SAN ANTONIO – Eight hundred miles away, they climbed on top of cars.
Others walked out on their tabs as they darted out of bars and onto Massachusetts Street, where an ocean of Kansas fans snaked throughout the roads and sidewalks.
Forget bedtime. Parents arrived at midnight carrying 3-year-olds on their shoulders. Nineteen frat boys piled into the bed of a pickup truck and waved a Jayhawks flag. Police turned the other way while folks chugged beer in the streets.
"This is better than Mardi Gras," said student body vice president Ray Wittlinger, yelling into his cell phone. "All the rules are out the window. You can drink in the street, you can take your clothes off and you can scream and cheer all you want – as long as you're safe.
"I'm telling you, it's absolutely insane."
Celebrations like the one that engulfed Lawrence, Kan., on Saturday night and early Sunday usually only happen when teams win national championships. For scores of Kansas fans, though, what happened in Saturday's semifinal was even better.
Make no mistake: That's what Saturday's game was all about. The official opponent may have been North Carolina, but ask almost any Kansas fan to identify the real nemesis at the Alamodome, and they'd have pointed toward that gray-haired, doggone man in the suit on the opposing sideline.
The one who abandoned them five years ago.
Williams coached at Kansas for 15 seasons before leaving for North Carolina, his alma mater, in 2003. Jayhawks supporters spent the past five years steaming over the jilt, many of them cursing Williams and holding out hope that, one day, Kansas would have an opportunity to exact revenge.
That moment came Saturday night. In a fashion no one dreamt was possible, Kansas capitalized.
"They hit us between the eyes," North Carolina's Wayne Ellington said.
And it's not like the Jayhawks bothered to put on gloves. Instead they pulled no punches during a stretch that Kansas coach Bill Self labeled "the best 15 minutes of basketball" one of his teams had ever played.
Kansas led 40-12 with five minutes remaining before intermission. North Carolina shot 29 percent in the opening half and couldn't have hit sand if it fell off a camel.
The Tar Heels made a valiant, second-half run and pulled within five, 64-59, with five minutes remaining. But a three-pointer by Collins ignited a 16-2 Kansas run that ended the game – and, hopefully – the negativity and insults that have been hurled at Williams since his departure.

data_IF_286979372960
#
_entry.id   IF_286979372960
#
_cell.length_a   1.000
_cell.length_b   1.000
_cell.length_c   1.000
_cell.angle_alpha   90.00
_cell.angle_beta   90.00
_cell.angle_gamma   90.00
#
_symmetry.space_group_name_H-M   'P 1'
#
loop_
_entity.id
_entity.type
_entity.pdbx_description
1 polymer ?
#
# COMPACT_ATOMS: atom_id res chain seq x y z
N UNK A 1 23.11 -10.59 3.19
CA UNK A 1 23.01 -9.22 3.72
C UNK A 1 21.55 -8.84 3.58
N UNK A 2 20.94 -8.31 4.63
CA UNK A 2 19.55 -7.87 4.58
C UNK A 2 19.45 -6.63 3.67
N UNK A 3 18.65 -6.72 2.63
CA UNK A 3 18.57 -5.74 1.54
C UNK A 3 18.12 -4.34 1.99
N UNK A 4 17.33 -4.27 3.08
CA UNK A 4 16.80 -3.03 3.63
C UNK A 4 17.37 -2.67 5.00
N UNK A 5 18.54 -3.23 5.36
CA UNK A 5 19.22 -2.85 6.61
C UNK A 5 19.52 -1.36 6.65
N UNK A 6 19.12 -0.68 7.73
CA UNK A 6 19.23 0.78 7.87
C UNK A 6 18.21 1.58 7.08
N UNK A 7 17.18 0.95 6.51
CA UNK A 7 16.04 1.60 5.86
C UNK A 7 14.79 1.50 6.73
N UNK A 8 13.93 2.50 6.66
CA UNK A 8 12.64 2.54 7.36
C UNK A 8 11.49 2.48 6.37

"I hope it is set aside now," Williams said. "I hope it goes away forever."
Williams said he plans to remain in San Antonio for two more days so he can cheer on the Jayhawks in Monday's national title game against Memphis.
Self certainly doesn't sound as if he'd be opposed to the support. Williams and Self had a phone conversation a few days before Saturday's game and "buried the hatchet." They may not be best friends, but it's clear the coaches have a newfound respect for one another after the 15-minute talk.
"There is no jealously and no animosity between Coach Williams and myself, at least on this end," Self said. "To everybody else, it was a big deal. Hopefully, for everybody's sake, that's over now. That's done. Hopefully we can all move forward."
Indeed, there are plenty of reasons now to focus on the future instead of dwelling on the past.
Kansas boasts one of college basketball's biggest success stories in Rush, seasoned playmakers in Mario Chalmers and Russell Robinson and emerging stars such as Collins and Cole Aldrich.
Best of all, the Jayhawks have Self, who needs just one victory to accomplish what Williams never could in Lawrence. Kansas is the deepest and most talented team in the country. It can beat Memphis and win the national title for the first time since 1988.
Still – amid the throng of fans who stood in the streets of Lawrence on Saturday night chanting "One more win! One more win!' – you can bet there are plenty of folks who would say that beating Roy was good enough.
"Tonight North Carolina fans are experiencing the same kind of heartache Roy put us through for years and years and years," said Wittlinger, screaming into his phone as horns honked in the background. "He got them into a big game – and then he choked.
"There are about 30,000 people out here, and I don't know of anyone that wasn't happy to see him lose."
- North Carolina
- Roy Williams
- Sherron Collins